5 July 2015

I don't think I'd looked at the Green Party since I was at university until a few years ago. In the days before the internet, information on them would have been a lot more difficult to find so even then I probably barely scratched the surface. It was easy to write them off as a single issue group.

Even then I was put off of party politics by the way the two big, legacy parties went about things. Tow the party line, orders from on high, policy by decree, and any idea that came from the opposition benches immediately criticised no matter how close it might have been to their own point of view just because it came from "them".

When I stood for election as External Affairs Office at Coventry Polytechnic it was on a non-party-political platform; "Here I am, this is what *I* think, vote for me (or not) because you think I’ll do a good job, because you agree with I have to say, not because of the colour of my (figurative) rosette". We had no party machine behind us, no party-affiliated student society members to spread the word.

We delivered our leaflets, knocked on doors and made our speeches. And we walked it.

As we canvassed, the point that we made over and over again was that policies should come from the bottom up, and representatives should not be told what to do or say from their "bosses" in central office. That message had resonated and the surge of support we received swept us into office.

Now some 25+ years later I find myself in the Green Party, and I think I've finally found a party I can call my own, where no-one tells me what to say or do, where policy rises up from the masses rather by decree from on high.

I saw policy being made at our Spring conference this year. Policies written by Party members like me, debated by people like me, voted on by *me*. I saw opposing sides of an argument being put forward and getting applauded. People clapped even if they disagreed with the points being made, because they recognised that it is important for us all to have the chance to contribute to the debate, and that we can all learn from each other.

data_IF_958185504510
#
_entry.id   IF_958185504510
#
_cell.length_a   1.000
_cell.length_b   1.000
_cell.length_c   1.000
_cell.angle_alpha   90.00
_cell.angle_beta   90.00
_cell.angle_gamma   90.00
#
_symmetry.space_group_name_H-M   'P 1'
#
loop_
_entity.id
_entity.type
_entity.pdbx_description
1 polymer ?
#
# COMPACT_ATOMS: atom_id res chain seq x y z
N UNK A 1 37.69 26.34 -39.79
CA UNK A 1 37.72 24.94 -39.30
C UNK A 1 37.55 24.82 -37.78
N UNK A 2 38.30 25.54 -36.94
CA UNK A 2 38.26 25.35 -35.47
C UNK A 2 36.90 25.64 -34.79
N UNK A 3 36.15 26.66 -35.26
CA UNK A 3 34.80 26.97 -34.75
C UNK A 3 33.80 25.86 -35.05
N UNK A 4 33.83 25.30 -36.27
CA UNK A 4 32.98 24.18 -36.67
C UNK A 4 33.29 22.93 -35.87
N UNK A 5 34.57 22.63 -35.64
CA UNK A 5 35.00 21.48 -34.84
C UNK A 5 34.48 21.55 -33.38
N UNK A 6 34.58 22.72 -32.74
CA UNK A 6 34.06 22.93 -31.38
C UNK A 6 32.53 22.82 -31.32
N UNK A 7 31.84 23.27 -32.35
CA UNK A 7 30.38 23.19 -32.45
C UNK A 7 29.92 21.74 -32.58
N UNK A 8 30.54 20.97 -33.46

I’m sure somewhere there are people outraged by some of the decisions made. I say "sure", I mean there must be, right? Just because I’ve yet to meet one, that's how politics is, right? It couldn't possibly be that people can listen to each other, come to a collective decision, then respect that decision even if they don't agree with it? OK, maybe I’m not so sure. Maybe this really is grass roots politics as it should be, real by-the-people for-the-people stuff.

I occasionally write to my MP or one of the other Parties' candidates asking their opinion on a particular issue. I always, without fail, get a cut and paste reply from their Party central office telling me what their Party policy is. This makes me both sad and angry. In any Party of more than one person the chance that they all agree on every single issue is astronomical, absolutely impossible. And yet here they are towing the party line, impotent drones being fed what to say by their masters in Westminster. I spoke to one of the local parliamentary candidates after a recent hustings about his views on fracking. He opposes it, but when I’d written to him he gave me the standard copy and paste of Party policy in support of it. When I asked him why he said "because that’s the Party policy".

In stark contract was the answer I heard at a Green Party training event earlier this year where one of the senior people within the party was asked what we should say if we were questioned about a policy that we disagreed with. According to the guy from the Green Party: "Tell them what the Party Policy is, then tell them what you believe".

And that is why I think the system works. I agree with 99% of Green Party policy. According to every "vote on policies" style comparison web site I am a Green voter, yet I'm sure that if I looked hard enough I could find something that I disagreed with. The difference in the Green Party is that I'm allowed to say so. I don’t have to apply some fake veneer, avoid the question or simple lie about my views.

It only took me 30 years since University, but I've finally found a home.

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